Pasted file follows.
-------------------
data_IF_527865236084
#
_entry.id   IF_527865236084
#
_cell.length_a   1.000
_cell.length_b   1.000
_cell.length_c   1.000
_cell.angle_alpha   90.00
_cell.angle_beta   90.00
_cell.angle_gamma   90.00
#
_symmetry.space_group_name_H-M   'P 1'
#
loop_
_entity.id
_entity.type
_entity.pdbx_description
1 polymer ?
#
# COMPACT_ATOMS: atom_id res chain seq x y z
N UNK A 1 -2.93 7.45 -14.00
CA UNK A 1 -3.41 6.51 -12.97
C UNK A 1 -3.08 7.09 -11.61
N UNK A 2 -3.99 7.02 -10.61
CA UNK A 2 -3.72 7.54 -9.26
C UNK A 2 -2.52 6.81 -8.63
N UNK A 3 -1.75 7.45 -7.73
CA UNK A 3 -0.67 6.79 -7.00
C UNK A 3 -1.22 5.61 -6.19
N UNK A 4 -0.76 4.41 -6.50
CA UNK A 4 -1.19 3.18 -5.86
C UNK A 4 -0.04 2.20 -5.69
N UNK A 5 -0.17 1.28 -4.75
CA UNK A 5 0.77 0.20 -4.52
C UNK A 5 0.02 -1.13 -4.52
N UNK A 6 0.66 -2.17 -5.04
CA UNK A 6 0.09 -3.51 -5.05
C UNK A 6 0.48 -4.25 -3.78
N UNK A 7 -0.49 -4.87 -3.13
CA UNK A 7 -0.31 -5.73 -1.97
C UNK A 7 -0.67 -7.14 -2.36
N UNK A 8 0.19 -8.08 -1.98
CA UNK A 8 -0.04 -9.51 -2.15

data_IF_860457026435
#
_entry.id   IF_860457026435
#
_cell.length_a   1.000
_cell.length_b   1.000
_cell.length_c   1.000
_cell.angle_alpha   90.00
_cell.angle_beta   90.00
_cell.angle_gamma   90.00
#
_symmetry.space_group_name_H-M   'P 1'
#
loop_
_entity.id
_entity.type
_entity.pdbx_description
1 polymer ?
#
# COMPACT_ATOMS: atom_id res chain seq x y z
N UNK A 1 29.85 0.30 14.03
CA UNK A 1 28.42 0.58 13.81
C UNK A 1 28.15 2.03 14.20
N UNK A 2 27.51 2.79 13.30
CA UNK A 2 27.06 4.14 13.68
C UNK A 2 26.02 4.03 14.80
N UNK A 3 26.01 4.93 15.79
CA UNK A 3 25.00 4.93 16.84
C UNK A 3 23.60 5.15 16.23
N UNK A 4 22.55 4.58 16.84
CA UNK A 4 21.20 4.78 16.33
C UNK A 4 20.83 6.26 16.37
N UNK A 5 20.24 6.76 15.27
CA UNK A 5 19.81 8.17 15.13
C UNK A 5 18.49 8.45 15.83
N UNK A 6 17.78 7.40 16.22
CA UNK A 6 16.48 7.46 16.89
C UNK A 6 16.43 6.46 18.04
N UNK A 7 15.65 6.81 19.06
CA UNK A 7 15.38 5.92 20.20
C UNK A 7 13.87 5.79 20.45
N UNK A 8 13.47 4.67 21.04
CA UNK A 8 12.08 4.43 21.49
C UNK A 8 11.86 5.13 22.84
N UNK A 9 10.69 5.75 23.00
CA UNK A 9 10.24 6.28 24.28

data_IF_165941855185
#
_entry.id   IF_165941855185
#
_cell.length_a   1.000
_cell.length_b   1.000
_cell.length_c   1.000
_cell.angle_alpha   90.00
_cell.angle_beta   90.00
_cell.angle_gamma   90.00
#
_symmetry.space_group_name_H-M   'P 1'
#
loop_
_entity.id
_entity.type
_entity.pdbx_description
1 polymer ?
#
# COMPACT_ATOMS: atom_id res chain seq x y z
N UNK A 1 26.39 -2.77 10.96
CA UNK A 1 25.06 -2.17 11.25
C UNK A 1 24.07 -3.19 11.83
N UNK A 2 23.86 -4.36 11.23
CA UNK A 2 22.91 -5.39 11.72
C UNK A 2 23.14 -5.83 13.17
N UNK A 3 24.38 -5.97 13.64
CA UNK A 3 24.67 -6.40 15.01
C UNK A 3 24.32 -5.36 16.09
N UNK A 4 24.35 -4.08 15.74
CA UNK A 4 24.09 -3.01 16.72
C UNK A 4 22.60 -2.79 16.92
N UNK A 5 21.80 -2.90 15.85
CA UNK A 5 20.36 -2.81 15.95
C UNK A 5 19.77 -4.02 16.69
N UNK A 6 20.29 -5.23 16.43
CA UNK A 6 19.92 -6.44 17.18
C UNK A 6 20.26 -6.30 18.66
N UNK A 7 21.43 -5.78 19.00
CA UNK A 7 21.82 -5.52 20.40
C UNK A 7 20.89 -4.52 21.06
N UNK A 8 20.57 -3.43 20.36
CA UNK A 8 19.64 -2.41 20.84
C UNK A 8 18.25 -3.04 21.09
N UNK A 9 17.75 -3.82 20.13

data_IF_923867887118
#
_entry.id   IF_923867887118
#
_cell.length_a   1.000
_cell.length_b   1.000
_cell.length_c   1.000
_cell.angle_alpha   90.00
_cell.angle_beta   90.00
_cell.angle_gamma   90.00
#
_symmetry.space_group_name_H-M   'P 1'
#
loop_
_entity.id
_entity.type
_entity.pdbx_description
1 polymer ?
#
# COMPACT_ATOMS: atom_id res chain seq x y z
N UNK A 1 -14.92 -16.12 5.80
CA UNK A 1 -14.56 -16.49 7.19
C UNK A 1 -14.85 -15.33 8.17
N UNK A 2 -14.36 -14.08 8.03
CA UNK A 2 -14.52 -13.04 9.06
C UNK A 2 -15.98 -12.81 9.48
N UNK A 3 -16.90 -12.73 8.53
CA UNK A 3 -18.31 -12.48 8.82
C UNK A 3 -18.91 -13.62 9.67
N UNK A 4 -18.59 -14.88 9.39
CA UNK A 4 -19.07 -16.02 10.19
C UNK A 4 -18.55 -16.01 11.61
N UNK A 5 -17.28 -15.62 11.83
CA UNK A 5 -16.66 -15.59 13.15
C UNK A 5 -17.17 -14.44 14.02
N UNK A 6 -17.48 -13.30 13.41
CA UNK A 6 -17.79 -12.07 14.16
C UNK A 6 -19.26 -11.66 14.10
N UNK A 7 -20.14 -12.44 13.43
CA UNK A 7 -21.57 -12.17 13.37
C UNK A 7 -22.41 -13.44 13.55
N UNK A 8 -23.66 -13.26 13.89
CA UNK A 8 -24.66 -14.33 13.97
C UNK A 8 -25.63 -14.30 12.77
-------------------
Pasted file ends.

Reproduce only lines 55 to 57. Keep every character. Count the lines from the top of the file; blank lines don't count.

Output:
_symmetry.space_group_name_H-M   'P 1'
#
loop_